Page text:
I managed to find some of these information for you.
Execute Disable Bit is a hardware-based security feature that can reduce exposure to viruses and malicious-code attacks and prevent harmful software from executing and propagating on the server or network. Help protect your customers' business assets and reduce the need for costly virus-related repairs by building systems with built-in Intel Execute Disable Bit.
Execute Disable Bit allows memory to be marked as executable or non-executable, when combined with a supporting operating system. If code attempts to run in non-executable memory the processor raises an error to the operating system. This feature can prevent some classes of viruses or worms that exploit buffer over run vulnerabilities and can thus help improve the overall security of the system.
See the Intel® Architecture Software Developer's Manual for more detailed information.
Intel® Trusted Execution Technology for safer computing is a versatile set of hardware extensions to Intel® processors and chipsets that enhance the digital office platform with security capabilities such as measured launch and protected execution. Intel Trusted Execution Technology provides hardware-based mechanisms that help protect against software-based attacks and protects the confidentiality and integrity of data stored or created on the client PC. It does this by enabling an environment where applications can run within their own space, protected from all other software on the system. These capabilities provide the protection mechanisms, rooted in hardware, that are necessary to provide trust in the application's execution environment. In turn, this can help to protect vital data and processes from being compromised by malicious software running on the platform.
Intel® Trusted Execution Technology (Intel® TXT) — A key element in Intel's safer computing initiative which defines a set of hardware enhancements that interoperate with an Intel TXT enabled OS to help protect against software-based attacks. Intel TXT creates a hardware foundation that builds on Intel's Virtualization Technology (Intel VT) to help protect the confidentiality and integrity of data stored/created on the client PC.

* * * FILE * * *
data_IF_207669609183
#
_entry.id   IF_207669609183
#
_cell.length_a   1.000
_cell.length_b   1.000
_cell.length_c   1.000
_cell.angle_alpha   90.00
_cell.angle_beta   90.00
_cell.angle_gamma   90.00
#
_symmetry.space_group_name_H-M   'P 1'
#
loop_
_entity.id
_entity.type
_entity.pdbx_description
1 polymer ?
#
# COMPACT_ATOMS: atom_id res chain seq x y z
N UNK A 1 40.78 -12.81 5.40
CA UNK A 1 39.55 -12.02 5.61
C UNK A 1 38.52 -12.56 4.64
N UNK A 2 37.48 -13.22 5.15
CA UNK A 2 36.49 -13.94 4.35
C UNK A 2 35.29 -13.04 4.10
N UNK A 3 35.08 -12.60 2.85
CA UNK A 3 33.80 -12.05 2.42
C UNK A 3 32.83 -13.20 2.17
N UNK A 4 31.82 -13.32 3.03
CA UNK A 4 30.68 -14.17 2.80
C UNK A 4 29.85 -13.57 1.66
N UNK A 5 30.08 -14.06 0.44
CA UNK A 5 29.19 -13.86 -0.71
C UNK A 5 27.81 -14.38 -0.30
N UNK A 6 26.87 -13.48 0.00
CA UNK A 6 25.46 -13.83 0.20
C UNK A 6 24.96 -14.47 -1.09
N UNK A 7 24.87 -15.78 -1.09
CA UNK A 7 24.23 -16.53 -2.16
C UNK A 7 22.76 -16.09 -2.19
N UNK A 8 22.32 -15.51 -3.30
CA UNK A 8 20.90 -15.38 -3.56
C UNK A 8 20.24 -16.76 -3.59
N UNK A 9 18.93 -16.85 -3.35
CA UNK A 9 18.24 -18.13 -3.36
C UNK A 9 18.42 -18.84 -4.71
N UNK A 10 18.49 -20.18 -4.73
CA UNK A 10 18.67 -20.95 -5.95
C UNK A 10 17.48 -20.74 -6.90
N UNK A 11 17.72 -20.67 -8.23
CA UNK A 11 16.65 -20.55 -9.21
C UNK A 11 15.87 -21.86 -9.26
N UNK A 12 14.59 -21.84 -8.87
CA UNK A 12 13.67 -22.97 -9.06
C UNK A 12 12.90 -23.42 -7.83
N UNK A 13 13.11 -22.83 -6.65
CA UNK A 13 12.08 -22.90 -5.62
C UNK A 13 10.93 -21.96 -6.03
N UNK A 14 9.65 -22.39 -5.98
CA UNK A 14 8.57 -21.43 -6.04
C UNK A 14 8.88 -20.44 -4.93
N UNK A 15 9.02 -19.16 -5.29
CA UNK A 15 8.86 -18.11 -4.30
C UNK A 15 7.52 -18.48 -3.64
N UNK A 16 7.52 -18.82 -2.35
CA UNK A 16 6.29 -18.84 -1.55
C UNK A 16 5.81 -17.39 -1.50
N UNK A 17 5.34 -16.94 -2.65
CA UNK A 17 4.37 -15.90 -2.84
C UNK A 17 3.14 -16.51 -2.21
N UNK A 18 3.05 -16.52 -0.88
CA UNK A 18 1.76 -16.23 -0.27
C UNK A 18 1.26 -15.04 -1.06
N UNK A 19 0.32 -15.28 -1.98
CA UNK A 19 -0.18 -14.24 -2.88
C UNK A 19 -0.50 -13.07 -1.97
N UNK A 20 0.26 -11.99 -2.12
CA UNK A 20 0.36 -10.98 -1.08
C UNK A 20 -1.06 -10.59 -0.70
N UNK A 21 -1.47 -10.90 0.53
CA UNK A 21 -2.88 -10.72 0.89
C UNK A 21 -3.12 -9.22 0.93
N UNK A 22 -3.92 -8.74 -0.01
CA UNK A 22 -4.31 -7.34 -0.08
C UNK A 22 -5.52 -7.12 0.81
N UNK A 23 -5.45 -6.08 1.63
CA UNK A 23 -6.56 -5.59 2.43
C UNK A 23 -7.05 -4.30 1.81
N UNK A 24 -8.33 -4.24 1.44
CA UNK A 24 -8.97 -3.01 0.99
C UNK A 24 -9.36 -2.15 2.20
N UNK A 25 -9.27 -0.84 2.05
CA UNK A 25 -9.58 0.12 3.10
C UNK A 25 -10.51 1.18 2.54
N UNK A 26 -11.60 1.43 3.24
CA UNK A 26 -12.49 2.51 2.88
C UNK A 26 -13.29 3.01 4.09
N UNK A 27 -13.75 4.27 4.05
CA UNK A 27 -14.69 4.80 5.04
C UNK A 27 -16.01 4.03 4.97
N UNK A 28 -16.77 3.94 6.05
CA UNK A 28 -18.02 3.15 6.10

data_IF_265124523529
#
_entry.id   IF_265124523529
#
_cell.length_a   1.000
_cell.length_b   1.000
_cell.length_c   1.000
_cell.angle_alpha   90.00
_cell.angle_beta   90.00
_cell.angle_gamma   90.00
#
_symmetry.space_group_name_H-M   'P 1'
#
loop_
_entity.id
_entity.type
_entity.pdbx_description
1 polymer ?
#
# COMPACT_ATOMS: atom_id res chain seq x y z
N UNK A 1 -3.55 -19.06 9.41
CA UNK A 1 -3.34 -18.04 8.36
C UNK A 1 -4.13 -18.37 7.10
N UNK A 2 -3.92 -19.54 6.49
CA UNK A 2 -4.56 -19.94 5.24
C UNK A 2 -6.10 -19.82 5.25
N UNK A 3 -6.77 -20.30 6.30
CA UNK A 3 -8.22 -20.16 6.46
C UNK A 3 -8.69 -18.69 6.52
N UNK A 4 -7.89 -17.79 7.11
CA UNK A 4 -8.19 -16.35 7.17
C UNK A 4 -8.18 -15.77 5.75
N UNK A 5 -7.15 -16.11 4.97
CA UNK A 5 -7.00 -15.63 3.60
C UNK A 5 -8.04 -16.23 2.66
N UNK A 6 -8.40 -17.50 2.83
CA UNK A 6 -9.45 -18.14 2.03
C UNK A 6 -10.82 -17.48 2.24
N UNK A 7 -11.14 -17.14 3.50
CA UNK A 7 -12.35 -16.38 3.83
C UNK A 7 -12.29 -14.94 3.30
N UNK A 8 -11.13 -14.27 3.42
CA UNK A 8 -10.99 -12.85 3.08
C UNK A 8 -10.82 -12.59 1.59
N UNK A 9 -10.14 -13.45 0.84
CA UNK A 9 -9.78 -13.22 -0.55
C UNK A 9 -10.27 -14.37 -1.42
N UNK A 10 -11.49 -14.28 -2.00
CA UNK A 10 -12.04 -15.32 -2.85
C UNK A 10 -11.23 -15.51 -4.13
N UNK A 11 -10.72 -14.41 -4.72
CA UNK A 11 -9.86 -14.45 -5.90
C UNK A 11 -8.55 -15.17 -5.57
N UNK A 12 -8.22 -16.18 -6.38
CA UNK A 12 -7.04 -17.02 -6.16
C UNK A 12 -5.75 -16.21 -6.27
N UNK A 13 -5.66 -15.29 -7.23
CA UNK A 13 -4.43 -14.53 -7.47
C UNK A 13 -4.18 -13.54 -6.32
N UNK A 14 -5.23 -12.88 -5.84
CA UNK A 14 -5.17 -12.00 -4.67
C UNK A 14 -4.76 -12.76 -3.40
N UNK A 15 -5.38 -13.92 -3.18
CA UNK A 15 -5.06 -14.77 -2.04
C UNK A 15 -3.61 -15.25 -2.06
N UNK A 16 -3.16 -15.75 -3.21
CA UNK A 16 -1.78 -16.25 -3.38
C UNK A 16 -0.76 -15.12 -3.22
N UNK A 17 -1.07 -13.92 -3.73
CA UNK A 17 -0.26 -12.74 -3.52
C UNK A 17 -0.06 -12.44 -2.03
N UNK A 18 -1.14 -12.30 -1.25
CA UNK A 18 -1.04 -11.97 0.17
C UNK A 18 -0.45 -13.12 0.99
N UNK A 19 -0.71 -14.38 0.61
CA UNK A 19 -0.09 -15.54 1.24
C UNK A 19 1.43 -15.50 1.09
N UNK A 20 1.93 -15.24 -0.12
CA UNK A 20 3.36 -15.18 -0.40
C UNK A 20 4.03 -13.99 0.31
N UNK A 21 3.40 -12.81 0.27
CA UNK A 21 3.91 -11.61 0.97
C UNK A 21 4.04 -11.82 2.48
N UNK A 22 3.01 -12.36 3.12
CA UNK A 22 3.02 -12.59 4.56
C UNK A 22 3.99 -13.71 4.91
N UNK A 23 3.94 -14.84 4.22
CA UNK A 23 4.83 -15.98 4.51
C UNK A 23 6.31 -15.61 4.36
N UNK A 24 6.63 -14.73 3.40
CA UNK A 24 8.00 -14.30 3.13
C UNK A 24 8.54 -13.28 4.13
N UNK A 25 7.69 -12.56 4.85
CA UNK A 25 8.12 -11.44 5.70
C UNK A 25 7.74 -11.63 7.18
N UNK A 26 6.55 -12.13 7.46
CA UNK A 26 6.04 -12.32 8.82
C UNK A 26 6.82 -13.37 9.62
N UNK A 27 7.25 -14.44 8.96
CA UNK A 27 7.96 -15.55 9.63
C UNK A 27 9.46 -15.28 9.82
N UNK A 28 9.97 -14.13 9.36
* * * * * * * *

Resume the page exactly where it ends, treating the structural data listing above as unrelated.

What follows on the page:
Intel Demand Based Switching (DBS) is a re-marketing of Intel's "SpeedStep" technology to the server marketplace.
Enhanced Intel SpeedStep® Technology is an advanced means of enabling very high performance while also meeting the power-conservation needs of mobile systems. Conventional Intel SpeedStep Technology switches both voltage and frequency in tandem between high and low levels in response to processor load.
Enhanced Intel SpeedStep Technology allows trade-offs to be made between performance and power consumptions, based on processor utilization. This may lower average power consumption (in conjunction with OS support).
Intel Turbo Boost Technology feature temporarily boosts CPU performance by increasing frequency of one or more cores. How much the frequency is
increased depends on the number of inactive cores, i.e. cores in states C3 or C6, and how heavily active cores are utilized. When only one core is
active, the frequency can be increased by up to 2 frequency steps (266 MHz). When more than one core is active the frequency may be increased by one
frequency step (133 MHz). Unlike Dual Dynamic Acceleration feature, which was used in older generations of quad-core processors and could boost frequency of only two CPU cores, the Turbo Boost Technology may increase frequency of all 4 cores.
This feature was introduced in Core i7 microprocessor family.
Hyper-threading (HTT, officially Hyper-Threading Technology or HT Technology) is Intel's term for its simultaneous multithreading implementation in their Pentium 4, Atom, and Core i7 CPUs. Hyper-threading is an Intel-proprietary technology used to improve parallelization of computations (doing multiple tasks at once) performed on PC microprocessors. A processor with hyper-threading enabled is treated by the operating system as two processors instead of one. This means that only one processor is physically present but the operating system sees two virtual processors, and shares the workload between them. Hyper-threading requires only that the operating system supports multiple processors, but Intel recommends disabling HT when using operating systems that have not been optimized for the technology.
Bus/Core ratio (clock multiplier)
The ratio of the system bus speed and the operating (core) frequency of the processor. This information is needed by most motherboards when setting up the BIOS for a new processor.
Consider this CPU:
Bus Speed - 1333Mhz
Core Ratio = 9.0
Fsb = Bus Speed/4
=> 333.25 * 9 = 2999.25
Hence the ram speed will be: 333.25 * 2 = 666.5
This is how sometimes people can overclock or underclock CPU based on these calc.
The maximum amount of heat which a thermal solution must be able to dissipate from the processor so that the processor will operate under normal operating conditions.
- whether the cpu can be used on embedded platform or not.
All the best,
How about "Supplemental SKU". What is this?